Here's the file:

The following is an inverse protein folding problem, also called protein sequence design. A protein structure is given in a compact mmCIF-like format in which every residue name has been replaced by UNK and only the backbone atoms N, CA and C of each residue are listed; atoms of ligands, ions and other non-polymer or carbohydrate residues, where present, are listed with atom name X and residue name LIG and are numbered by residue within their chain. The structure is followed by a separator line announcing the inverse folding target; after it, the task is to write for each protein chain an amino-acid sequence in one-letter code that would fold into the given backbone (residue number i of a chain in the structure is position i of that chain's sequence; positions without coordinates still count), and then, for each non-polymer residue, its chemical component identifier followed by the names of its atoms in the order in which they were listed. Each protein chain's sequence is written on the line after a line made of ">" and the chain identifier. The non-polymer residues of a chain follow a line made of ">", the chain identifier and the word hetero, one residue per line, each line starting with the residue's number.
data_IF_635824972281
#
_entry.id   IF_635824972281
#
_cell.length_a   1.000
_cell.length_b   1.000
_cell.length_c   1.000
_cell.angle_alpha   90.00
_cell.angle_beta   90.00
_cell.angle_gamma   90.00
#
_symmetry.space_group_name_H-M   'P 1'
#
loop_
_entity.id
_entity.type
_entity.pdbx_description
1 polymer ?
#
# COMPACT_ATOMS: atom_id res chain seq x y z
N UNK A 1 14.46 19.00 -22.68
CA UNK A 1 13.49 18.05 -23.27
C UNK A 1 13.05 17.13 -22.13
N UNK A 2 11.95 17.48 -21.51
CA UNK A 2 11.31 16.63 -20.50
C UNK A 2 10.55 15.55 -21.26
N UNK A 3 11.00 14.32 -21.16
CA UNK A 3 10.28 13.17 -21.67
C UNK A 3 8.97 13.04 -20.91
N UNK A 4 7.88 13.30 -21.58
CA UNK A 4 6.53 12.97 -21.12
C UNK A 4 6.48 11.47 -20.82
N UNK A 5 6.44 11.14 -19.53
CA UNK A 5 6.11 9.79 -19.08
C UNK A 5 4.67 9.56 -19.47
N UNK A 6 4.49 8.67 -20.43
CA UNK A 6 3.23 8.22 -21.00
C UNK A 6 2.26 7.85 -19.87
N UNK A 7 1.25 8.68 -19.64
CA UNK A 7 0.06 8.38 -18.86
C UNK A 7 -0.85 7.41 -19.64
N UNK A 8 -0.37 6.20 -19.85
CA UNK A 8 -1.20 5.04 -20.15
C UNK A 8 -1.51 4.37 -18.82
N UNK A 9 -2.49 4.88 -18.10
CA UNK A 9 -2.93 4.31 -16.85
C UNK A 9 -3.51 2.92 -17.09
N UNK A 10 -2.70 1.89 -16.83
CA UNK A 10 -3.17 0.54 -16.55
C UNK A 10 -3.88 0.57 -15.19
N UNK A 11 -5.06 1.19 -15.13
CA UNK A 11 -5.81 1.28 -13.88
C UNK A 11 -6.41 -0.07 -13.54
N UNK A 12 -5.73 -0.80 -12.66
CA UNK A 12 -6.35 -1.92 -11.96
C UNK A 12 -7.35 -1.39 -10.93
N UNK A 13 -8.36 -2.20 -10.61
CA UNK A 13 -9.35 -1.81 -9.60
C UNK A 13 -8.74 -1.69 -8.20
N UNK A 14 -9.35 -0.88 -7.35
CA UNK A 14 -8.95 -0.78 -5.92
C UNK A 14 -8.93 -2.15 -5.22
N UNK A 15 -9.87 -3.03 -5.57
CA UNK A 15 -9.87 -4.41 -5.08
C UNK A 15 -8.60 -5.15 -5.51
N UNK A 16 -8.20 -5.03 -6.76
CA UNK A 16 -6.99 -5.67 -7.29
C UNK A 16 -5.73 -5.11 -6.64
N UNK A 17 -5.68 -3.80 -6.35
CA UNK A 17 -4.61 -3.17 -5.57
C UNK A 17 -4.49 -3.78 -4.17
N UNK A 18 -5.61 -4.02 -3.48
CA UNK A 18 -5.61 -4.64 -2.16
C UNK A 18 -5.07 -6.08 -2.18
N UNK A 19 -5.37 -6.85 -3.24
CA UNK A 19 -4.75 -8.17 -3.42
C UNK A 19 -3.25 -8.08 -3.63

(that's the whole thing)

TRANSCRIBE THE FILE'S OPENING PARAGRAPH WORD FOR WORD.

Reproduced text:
The following is an inverse protein folding problem, also called protein sequence design. A protein structure is given in a compact mmCIF-like format in which every residue name has been replaced by UNK and only the backbone atoms N, CA and C of each residue are listed; atoms of ligands, ions and other non-polymer or carbohydrate residues, where present, are listed with atom name X and residue name LIG and are numbered by residue within their chain. The structure is followed by a separator line announcing the inverse folding target; after it, the task is to write for each protein chain an amino-acid sequence in one-letter code that would fold into the given backbone (residue number i of a chain in the structure is position i of that chain's sequence; positions without coordinates still count), and then, for each non-polymer residue, its chemical component identifier followed by the names of its atoms in the order in which they were listed. Each protein chain's sequence is written on the line after a line made of ">" and the chain identifier. The non-polymer residues of a chain follow a line made of ">", the chain identifier and the word hetero, one residue per line, each line starting with the residue's number.